On ViewTeam Gallery
March 2 – April 1, 2017
“Tuesday, December 28, 1982—Aspen. Colorado:
At 8:30 Barry Diller invited us to have cocktails with Calvin Klein and Maria Cigogna and Diana Ross. Diana came in and she had just bought a cowboy hat and big white shoes and she was out for action. We all got in cars and followed Barry, he’s a bad driver. Then Barry invited us out to dinner to Andre’s. The food there was disgusting. Jon lost part of his Kieselstein-Cord belt. Diana was dancing on top of the table and everybody wanted to dance with her and she said ‘I’m dancing with all of you!’ That was a great line.”
– From The Andy Warhol Diaries, ed. Pat Hackett, (New York: Warner Books, 1989).
At the tender age of five, in Ramsey, New Jersey, little Ryan McGinley had no idea that his future aesthetic was being shaped by a ghost-faced man from Pittsburgh wearing a wig. The names are different, and the circumstances don’t match exactly—Warhol was by all accounts born an artist, while McGinley came into it sideways, from the world of snowboarding—but the template doesn’t much vary: gather around a crazy-quilt of creatives, the famous and the infamous, take a million Polaroids of them, have an awful lot of fun, then share this with the world.
But where Warhol’s art was transformative, taking images as a jumping off point, McGinley’s is sociological; he presents his subjects warts and all (warts preferred), giving the viewer visual cues that describe the activities of his East Village friends. It’s a strategy adopted by Larry Clark, by Ed Templeton, by Wolfgang Tillmans, by Nan Goldin. Degrees of shock are part of the program of this school of photography, which is one reason why this early work of McGinley’s, while undoubtedly well-photographed within the doctrines of the blood-and-body-fluids-snapshot, seem today to pack a lesser punch.
An erect penis on an art gallery wall makes less of a statement than it did a decade ago. Blowjob photos now appear very much an aspect of style; it takes little stretch to envision these as advertising photos for a Prada campaign.
Some of the pictures in the exhibition succeed on formal terms compositionally, or through the manipulation of background blasts of color; almost in spite of their documentary quality. For instance, there is an arresting portrait of the African-American graffiti artist Kunle, as a sexualized nude odalisque. Lying diagonally across rose-colored sheets, with a white pillow forming a sort of halo, the patterns of a knit comforter draped across one arm supply triangles and diagonals that pivot against the diagonals formed by his arms.
McGinley uses a flame-like flash of red as a background for The Kiss, which gives it a dreamlike quality. And in a moody cityscape he summons feelings of loss and loneliness by capturing a moment at dusk shot through with beauty, the deep black tones of the buildings providing a framing device. The use of color here is no accident.
Ryan McGinley is a paradigm of the arriviste who rode right-place-right-time to breathtaking levels. His minutely documented rise is worth considering: from competitive snowboarder to Parsons art student, futzing around in your East Village flat taking pictures of pals and wander-ins, to suddenly having a show at the legendary locus 420 West Broadway, then at twenty-five, a Whitney solo show. Try doing that.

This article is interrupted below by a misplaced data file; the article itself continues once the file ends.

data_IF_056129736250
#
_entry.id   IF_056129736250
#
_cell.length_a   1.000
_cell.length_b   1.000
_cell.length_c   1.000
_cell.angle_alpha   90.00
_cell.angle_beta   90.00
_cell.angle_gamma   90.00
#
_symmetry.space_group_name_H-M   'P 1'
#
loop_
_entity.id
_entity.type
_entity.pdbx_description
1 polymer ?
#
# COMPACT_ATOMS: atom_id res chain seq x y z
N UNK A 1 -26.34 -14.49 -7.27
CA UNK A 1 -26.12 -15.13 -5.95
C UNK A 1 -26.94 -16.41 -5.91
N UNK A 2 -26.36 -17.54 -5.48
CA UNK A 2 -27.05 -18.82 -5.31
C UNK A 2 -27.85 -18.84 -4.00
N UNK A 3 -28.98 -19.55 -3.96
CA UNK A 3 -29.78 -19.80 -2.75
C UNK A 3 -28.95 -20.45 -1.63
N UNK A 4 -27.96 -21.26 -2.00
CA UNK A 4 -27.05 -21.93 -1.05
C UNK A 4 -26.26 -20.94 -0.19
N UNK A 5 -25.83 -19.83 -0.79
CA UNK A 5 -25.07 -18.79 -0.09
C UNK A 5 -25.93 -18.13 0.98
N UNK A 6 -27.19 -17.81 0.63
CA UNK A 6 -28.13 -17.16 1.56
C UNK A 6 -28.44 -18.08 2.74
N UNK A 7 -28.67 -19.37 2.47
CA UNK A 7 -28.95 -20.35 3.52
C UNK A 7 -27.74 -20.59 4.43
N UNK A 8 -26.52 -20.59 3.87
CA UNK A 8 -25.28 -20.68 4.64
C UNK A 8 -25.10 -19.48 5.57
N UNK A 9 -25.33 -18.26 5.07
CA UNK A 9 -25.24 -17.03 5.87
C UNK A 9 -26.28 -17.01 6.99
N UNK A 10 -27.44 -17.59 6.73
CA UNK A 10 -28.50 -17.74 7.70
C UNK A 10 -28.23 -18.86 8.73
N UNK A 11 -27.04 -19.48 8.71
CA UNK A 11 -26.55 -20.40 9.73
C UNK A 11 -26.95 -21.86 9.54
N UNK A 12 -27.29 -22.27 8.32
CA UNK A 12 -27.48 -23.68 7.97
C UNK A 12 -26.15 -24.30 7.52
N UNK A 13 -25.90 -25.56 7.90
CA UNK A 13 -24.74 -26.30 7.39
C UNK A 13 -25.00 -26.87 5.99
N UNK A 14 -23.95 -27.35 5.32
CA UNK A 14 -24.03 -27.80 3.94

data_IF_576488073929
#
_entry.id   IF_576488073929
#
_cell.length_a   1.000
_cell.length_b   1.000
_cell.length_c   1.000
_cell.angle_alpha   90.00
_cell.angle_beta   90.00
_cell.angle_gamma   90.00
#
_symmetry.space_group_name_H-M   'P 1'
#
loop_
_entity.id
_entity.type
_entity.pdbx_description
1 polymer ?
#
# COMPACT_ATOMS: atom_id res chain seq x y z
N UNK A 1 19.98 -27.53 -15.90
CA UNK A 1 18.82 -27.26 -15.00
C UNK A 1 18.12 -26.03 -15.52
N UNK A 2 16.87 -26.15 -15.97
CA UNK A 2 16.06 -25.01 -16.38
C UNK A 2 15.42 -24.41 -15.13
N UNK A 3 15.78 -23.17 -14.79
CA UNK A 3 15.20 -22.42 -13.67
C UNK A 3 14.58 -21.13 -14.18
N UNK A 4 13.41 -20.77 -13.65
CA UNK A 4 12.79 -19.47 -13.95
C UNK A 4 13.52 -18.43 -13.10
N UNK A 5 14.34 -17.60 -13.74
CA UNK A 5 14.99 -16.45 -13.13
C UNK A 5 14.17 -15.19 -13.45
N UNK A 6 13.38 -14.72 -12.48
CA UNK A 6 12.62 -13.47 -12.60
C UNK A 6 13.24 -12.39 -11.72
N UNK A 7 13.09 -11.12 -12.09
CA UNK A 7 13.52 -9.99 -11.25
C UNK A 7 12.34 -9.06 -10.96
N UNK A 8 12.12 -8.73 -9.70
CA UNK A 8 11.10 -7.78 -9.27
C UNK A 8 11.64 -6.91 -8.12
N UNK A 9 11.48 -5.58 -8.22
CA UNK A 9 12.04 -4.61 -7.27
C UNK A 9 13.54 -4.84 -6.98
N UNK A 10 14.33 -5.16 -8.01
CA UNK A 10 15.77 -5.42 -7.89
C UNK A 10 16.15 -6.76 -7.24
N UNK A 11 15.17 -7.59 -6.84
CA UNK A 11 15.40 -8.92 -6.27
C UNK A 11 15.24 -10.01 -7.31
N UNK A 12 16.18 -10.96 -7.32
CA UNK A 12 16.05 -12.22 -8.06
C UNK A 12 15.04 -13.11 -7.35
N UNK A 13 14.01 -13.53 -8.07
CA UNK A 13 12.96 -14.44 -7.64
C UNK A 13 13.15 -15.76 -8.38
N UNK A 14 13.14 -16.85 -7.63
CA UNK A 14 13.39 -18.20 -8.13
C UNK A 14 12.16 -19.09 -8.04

As Team Gallery’s press-release notes, “His fame roughly coincided with the advent of image-oriented social media platforms, the Internet quickly serving as the primary means of dispersal and consumption of his pictures.” Along the way monographs, catalogues, mountains of Polaroids. Show after show at the toniest of institutions, Kunsthalle this and Fondazione that. Now on the eve of his fortieth birthday, the enfant terrible in a grisaille key has a large, culminating exhibition of these early Polaroid works at MCA Denver, “The Kids Were Alright,” accompanied by the obligatory fat Rizzoli book.
Around the year 2000, McGinley could be found on the masthead of the era-defining Vice Magazine, as Photo Editor At-Large, and this involvement in the world of journalism and reportage remains a constant throughout his career. In a 2011 book on Boston School photographer David Armstrong, “615 Jefferson Avenue,” McGinley contributes an interview of his mentor and primary influence, which also sheds quite a bit of light on his own working methods and ideas.
RM: When I’m making photos I’m removed from the experience because I’m so interested in the composition and having the camera in front of my face. But when I’m all alone on my couch at 2 a.m. and going through rolls of photos, I feel like I’m reliving the experience ten-fold. Like, “Oh, that was what happened.”
RM: You’re not creating the narrative, but the viewer definitely is. You’re just leading the person up to a point and from there they can make their own conclusion as to what is happening. That’s what’s so sexy about the pictures (Armstrong’s). You’re forcing people to use their own imagination. Part of why you’re such a great artist is you can lead precisely up to that point, and you know when to stop. (Armstrong replies, “I’m sure you feel that too.”)
Clearly narrative is central to McGinley’s Team Gallery exhibition. The stories told are limned by detail—a bruised face, a bleeding arm, his running buddy, the gadfly artist Dash Snow, lit up like a firecracker—but the “what happened” is important only in relation to the viewer’s curiosity. Usually the “what” is obvious.
One of the keys to McGinley’s worldwide success and acceptance is the fact that his works, though in and of the gay world, are decidedly less homoerotic than the likes of Jack Pierson, or David Armstrong for that matter. Naked girls occupy as much space as naked boys. As Warhol memorably noted, “one great thing about New York is that there are always new girls in town.”